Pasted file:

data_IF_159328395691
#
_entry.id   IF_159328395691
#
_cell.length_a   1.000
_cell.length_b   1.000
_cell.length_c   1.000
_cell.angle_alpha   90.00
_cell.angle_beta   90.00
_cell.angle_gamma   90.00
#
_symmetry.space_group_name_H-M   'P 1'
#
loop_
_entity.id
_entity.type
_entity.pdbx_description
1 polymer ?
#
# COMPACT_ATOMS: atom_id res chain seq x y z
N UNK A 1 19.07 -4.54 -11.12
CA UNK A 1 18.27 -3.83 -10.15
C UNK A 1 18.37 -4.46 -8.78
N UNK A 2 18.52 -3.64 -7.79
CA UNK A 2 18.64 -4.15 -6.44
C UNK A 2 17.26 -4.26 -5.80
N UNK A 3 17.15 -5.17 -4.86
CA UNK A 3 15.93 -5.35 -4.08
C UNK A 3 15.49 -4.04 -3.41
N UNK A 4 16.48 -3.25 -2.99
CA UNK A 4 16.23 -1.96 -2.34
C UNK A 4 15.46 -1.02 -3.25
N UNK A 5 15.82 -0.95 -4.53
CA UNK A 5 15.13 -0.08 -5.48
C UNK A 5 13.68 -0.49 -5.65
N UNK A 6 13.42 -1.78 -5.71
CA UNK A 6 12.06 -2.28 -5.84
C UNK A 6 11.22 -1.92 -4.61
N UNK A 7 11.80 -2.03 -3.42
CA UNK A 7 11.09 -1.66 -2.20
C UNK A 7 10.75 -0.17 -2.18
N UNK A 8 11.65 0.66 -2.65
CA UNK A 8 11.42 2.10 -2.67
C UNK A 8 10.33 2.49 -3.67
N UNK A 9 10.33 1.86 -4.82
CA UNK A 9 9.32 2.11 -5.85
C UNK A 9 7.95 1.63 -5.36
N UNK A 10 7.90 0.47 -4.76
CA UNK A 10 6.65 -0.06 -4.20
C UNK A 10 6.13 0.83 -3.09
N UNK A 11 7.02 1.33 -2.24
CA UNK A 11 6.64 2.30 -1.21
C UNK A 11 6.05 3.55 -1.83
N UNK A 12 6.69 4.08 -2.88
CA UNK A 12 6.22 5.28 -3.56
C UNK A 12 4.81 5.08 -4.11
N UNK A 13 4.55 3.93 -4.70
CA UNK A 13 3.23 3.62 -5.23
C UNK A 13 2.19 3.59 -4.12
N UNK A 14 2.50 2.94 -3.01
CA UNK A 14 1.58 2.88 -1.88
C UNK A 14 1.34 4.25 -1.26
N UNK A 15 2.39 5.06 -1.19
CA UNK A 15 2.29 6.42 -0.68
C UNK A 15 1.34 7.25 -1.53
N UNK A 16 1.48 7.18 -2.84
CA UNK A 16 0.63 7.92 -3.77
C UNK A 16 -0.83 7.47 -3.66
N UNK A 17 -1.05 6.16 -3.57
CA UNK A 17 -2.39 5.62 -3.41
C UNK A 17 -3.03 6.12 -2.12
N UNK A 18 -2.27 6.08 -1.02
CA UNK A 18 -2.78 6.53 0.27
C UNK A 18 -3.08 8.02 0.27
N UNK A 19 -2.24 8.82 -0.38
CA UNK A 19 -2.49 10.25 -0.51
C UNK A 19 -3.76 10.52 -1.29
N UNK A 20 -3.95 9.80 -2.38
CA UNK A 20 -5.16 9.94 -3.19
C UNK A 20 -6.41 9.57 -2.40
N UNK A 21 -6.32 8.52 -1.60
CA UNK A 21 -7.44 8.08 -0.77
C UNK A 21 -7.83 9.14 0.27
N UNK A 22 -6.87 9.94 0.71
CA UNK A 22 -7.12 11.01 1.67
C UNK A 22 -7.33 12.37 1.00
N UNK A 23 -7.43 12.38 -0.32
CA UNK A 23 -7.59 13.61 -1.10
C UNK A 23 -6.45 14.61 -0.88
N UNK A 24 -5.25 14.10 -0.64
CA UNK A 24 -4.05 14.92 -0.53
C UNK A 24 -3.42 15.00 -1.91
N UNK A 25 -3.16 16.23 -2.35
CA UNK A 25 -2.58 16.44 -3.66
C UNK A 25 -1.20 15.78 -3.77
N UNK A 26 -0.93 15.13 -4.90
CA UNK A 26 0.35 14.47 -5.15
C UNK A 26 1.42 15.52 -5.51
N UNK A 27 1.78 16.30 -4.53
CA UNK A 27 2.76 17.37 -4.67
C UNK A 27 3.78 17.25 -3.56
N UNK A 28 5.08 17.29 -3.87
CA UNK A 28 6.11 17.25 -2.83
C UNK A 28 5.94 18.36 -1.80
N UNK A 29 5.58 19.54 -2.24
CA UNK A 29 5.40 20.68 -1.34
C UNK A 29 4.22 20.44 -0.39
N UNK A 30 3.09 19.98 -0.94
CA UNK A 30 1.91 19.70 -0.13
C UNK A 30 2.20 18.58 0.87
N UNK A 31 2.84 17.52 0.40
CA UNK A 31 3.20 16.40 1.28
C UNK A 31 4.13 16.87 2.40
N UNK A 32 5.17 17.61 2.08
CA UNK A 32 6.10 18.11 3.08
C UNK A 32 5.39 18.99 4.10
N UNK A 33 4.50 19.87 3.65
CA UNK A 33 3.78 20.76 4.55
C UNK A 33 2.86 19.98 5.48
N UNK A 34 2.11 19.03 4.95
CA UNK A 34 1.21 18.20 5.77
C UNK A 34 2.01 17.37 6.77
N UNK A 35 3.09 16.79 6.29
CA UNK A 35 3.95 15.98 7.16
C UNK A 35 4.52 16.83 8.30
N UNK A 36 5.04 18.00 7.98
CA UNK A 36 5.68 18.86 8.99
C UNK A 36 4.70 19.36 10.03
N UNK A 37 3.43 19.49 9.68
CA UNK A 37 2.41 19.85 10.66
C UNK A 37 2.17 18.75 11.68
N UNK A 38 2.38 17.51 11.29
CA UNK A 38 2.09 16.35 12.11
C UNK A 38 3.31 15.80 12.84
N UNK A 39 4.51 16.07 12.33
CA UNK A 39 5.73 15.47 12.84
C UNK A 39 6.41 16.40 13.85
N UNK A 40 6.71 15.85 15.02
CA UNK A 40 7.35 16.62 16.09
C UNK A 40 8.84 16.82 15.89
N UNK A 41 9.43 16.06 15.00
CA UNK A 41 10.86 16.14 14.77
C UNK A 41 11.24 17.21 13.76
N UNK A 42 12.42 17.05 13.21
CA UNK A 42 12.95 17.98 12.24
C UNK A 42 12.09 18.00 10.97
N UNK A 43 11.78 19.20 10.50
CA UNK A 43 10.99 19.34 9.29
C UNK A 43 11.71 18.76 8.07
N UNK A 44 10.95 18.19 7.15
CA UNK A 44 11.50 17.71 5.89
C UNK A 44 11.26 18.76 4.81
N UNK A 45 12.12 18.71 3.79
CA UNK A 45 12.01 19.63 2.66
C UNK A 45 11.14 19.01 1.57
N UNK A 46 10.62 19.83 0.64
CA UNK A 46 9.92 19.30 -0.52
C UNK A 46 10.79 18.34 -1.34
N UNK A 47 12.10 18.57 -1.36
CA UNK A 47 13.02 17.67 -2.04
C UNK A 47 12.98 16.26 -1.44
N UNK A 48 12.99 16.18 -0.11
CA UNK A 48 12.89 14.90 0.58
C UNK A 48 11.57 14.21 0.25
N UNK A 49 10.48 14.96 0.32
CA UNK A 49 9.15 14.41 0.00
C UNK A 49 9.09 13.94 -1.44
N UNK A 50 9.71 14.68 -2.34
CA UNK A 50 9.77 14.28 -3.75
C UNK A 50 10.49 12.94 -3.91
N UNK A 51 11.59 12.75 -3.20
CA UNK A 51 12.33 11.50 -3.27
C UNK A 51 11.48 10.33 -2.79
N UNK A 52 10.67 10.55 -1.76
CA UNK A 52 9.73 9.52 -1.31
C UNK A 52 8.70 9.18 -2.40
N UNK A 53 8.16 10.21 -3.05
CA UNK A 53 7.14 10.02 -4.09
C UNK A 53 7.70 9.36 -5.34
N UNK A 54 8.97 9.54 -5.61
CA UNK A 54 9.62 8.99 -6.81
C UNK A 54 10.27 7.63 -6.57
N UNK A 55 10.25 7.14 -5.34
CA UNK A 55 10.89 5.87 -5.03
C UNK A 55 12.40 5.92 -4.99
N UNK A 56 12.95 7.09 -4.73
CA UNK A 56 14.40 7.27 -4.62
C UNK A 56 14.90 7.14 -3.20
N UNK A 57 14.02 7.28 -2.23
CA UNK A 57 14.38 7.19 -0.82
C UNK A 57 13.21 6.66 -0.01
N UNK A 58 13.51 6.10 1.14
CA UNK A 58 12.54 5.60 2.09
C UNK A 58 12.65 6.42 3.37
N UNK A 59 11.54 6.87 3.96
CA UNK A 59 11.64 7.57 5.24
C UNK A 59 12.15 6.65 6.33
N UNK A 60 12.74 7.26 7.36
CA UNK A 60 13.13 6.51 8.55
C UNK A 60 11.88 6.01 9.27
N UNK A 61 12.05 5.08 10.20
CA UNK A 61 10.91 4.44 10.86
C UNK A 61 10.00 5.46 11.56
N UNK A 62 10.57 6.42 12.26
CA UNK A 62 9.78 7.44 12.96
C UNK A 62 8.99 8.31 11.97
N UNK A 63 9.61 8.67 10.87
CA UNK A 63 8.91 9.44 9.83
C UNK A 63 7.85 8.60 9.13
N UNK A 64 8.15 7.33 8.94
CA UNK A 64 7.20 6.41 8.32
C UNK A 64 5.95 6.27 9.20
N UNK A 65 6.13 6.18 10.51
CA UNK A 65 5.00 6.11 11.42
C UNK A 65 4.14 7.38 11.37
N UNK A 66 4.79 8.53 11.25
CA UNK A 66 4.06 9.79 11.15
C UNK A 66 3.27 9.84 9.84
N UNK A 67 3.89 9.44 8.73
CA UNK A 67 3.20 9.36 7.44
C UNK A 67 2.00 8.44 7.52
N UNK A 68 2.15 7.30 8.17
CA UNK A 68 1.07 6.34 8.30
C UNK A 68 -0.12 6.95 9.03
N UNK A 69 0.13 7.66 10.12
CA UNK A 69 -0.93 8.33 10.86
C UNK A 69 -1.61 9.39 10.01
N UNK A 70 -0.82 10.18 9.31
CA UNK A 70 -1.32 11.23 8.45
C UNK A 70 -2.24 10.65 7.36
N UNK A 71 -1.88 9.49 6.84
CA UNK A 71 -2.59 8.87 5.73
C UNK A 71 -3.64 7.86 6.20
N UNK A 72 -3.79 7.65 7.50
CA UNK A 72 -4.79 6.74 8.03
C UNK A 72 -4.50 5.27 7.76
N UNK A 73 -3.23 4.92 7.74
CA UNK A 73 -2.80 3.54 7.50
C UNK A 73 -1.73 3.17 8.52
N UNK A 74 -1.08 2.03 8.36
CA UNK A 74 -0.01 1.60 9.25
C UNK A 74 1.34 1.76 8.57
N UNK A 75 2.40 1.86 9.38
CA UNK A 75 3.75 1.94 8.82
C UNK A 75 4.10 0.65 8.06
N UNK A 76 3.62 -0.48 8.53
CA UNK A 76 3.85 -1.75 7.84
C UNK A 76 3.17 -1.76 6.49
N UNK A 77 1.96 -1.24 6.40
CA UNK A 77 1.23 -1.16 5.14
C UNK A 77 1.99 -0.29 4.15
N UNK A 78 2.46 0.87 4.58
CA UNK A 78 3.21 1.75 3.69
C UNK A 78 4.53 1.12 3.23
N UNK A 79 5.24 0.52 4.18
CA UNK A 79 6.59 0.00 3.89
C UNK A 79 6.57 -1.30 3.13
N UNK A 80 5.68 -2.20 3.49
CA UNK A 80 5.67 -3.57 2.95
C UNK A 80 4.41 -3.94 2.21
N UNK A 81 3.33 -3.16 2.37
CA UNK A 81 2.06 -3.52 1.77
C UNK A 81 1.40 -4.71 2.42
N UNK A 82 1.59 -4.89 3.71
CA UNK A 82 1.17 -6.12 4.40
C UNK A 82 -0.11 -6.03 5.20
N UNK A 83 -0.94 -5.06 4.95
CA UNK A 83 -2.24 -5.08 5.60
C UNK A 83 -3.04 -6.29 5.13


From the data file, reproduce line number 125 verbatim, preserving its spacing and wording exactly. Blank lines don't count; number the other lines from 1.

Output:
C UNK A 35 4.52 16.83 8.30